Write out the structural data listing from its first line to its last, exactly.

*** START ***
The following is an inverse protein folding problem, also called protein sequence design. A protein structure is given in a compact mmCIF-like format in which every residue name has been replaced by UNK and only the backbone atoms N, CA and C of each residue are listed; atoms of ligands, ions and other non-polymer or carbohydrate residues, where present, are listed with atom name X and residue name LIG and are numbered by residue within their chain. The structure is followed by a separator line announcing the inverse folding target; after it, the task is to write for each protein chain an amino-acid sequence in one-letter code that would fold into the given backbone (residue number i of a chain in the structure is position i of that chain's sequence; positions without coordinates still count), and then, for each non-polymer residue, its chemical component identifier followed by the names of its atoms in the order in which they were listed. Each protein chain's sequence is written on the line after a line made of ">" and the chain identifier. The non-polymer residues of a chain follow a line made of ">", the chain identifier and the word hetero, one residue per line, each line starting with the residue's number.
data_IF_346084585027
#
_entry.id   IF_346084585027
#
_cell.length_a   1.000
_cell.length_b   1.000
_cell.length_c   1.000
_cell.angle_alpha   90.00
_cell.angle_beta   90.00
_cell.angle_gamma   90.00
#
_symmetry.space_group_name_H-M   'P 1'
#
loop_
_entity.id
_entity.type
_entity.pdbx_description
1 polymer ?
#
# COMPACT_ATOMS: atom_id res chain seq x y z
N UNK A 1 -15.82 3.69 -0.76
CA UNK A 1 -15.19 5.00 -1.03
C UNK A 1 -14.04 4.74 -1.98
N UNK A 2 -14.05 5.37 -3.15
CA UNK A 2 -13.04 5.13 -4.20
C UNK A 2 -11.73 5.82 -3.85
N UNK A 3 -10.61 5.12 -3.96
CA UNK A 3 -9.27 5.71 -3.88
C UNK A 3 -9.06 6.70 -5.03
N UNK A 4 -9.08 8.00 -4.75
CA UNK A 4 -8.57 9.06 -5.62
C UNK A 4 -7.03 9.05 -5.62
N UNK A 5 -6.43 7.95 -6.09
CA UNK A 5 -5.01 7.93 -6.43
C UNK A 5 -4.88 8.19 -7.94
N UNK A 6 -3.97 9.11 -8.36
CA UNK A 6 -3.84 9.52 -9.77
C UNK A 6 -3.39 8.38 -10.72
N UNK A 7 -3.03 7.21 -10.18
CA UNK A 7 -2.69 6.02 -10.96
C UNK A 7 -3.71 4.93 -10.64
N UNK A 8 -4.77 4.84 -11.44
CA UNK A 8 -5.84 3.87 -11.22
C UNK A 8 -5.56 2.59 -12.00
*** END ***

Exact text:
The following is an inverse protein folding problem, also called protein sequence design. A protein structure is given in a compact mmCIF-like format in which every residue name has been replaced by UNK and only the backbone atoms N, CA and C of each residue are listed; atoms of ligands, ions and other non-polymer or carbohydrate residues, where present, are listed with atom name X and residue name LIG and are numbered by residue within their chain. The structure is followed by a separator line announcing the inverse folding target; after it, the task is to write for each protein chain an amino-acid sequence in one-letter code that would fold into the given backbone (residue number i of a chain in the structure is position i of that chain's sequence; positions without coordinates still count), and then, for each non-polymer residue, its chemical component identifier followed by the names of its atoms in the order in which they were listed. Each protein chain's sequence is written on the line after a line made of ">" and the chain identifier. The non-polymer residues of a chain follow a line made of ">", the chain identifier and the word hetero, one residue per line, each line starting with the residue's number.
data_IF_346084585027
#
_entry.id   IF_346084585027
#
_cell.length_a   1.000
_cell.length_b   1.000
_cell.length_c   1.000
_cell.angle_alpha   90.00
_cell.angle_beta   90.00
_cell.angle_gamma   90.00
#
_symmetry.space_group_name_H-M   'P 1'
#
loop_
_entity.id
_entity.type
_entity.pdbx_description
1 polymer ?
#
# COMPACT_ATOMS: atom_id res chain seq x y z
N UNK A 1 -15.82 3.69 -0.76
CA UNK A 1 -15.19 5.00 -1.03
C UNK A 1 -14.04 4.74 -1.98
N UNK A 2 -14.05 5.37 -3.15
CA UNK A 2 -13.04 5.13 -4.20
C UNK A 2 -11.73 5.82 -3.85
N UNK A 3 -10.61 5.12 -3.96
CA UNK A 3 -9.27 5.71 -3.88
C UNK A 3 -9.06 6.70 -5.03
N UNK A 4 -9.08 8.00 -4.75
CA UNK A 4 -8.57 9.06 -5.62
C UNK A 4 -7.03 9.05 -5.62
N UNK A 5 -6.43 7.95 -6.09
CA UNK A 5 -5.01 7.93 -6.43
C UNK A 5 -4.88 8.19 -7.94
N UNK A 6 -3.97 9.11 -8.36
CA UNK A 6 -3.84 9.52 -9.77
C UNK A 6 -3.39 8.38 -10.72
N UNK A 7 -3.03 7.21 -10.18
CA UNK A 7 -2.69 6.02 -10.96
C UNK A 7 -3.71 4.93 -10.64
N UNK A 8 -4.77 4.84 -11.44
CA UNK A 8 -5.84 3.87 -11.22
C UNK A 8 -5.56 2.59 -12.00